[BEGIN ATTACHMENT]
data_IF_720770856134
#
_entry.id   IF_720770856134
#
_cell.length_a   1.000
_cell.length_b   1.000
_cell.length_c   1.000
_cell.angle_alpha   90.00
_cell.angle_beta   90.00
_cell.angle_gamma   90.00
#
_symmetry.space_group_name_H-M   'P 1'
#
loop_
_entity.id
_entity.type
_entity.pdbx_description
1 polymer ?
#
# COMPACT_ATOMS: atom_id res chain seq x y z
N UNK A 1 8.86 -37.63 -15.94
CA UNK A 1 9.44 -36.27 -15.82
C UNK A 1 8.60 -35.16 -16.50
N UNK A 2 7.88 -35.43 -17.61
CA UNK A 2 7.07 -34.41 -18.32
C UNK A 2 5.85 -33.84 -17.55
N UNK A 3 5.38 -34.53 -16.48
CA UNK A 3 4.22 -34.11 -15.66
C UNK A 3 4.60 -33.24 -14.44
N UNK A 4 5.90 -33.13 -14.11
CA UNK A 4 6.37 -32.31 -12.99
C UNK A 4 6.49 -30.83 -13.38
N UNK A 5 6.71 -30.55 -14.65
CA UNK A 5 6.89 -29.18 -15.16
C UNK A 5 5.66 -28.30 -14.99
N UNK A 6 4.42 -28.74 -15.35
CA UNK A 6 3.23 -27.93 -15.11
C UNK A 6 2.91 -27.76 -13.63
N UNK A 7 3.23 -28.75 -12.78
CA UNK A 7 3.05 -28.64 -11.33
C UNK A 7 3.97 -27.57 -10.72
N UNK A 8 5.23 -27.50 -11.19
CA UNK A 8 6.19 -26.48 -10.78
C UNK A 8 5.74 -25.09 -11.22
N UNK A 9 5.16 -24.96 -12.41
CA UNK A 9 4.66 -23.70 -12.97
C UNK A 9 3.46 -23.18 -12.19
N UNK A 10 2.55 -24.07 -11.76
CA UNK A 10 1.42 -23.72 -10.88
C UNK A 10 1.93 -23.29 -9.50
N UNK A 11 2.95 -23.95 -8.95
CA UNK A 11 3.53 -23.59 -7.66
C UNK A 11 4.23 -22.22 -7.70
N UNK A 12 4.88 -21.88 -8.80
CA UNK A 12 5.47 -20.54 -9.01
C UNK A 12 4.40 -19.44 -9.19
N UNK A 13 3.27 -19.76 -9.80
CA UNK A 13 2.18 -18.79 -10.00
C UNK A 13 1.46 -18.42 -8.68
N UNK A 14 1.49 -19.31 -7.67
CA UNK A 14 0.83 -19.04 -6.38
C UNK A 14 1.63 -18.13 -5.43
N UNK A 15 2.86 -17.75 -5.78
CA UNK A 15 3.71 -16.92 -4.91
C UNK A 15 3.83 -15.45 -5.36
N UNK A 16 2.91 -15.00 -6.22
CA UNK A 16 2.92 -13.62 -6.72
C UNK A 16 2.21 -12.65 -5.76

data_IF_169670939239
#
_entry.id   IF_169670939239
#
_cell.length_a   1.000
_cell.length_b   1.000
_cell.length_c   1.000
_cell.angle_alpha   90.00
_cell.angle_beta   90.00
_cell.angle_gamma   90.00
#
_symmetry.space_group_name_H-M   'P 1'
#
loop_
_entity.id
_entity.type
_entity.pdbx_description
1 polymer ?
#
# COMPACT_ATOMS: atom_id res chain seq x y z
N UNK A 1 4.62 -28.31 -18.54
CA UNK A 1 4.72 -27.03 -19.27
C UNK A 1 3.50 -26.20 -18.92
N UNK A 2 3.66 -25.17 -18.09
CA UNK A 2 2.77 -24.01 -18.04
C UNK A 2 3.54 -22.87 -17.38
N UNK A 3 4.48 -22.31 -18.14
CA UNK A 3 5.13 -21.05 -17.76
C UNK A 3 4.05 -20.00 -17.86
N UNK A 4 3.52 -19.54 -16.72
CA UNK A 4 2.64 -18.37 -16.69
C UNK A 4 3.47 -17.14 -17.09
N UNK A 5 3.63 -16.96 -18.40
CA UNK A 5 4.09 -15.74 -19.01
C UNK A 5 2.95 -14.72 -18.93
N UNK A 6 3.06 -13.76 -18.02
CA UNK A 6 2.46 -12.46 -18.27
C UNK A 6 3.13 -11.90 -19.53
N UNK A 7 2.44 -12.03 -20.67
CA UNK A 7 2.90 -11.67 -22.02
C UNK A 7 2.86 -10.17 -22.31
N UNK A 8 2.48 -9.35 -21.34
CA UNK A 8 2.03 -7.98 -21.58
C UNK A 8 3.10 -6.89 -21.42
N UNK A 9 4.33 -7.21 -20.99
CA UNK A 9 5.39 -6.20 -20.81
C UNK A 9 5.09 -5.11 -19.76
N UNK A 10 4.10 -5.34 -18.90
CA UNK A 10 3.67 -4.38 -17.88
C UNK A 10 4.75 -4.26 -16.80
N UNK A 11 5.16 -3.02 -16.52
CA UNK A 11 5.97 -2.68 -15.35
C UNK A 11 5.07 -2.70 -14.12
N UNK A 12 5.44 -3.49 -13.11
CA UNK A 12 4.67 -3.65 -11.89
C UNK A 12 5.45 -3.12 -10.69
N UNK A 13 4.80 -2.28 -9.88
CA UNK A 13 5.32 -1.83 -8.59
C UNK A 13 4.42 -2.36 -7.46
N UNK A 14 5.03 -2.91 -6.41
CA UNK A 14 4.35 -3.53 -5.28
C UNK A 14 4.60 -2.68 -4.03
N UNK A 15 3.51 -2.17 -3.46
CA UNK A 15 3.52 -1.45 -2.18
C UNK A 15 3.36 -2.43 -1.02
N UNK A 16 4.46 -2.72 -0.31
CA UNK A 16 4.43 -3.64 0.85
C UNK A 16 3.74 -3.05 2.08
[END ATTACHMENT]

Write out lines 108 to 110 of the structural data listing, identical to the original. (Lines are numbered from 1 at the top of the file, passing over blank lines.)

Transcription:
CA UNK A 7 2.90 -11.67 -22.02
C UNK A 7 2.86 -10.17 -22.31
N UNK A 8 2.48 -9.35 -21.34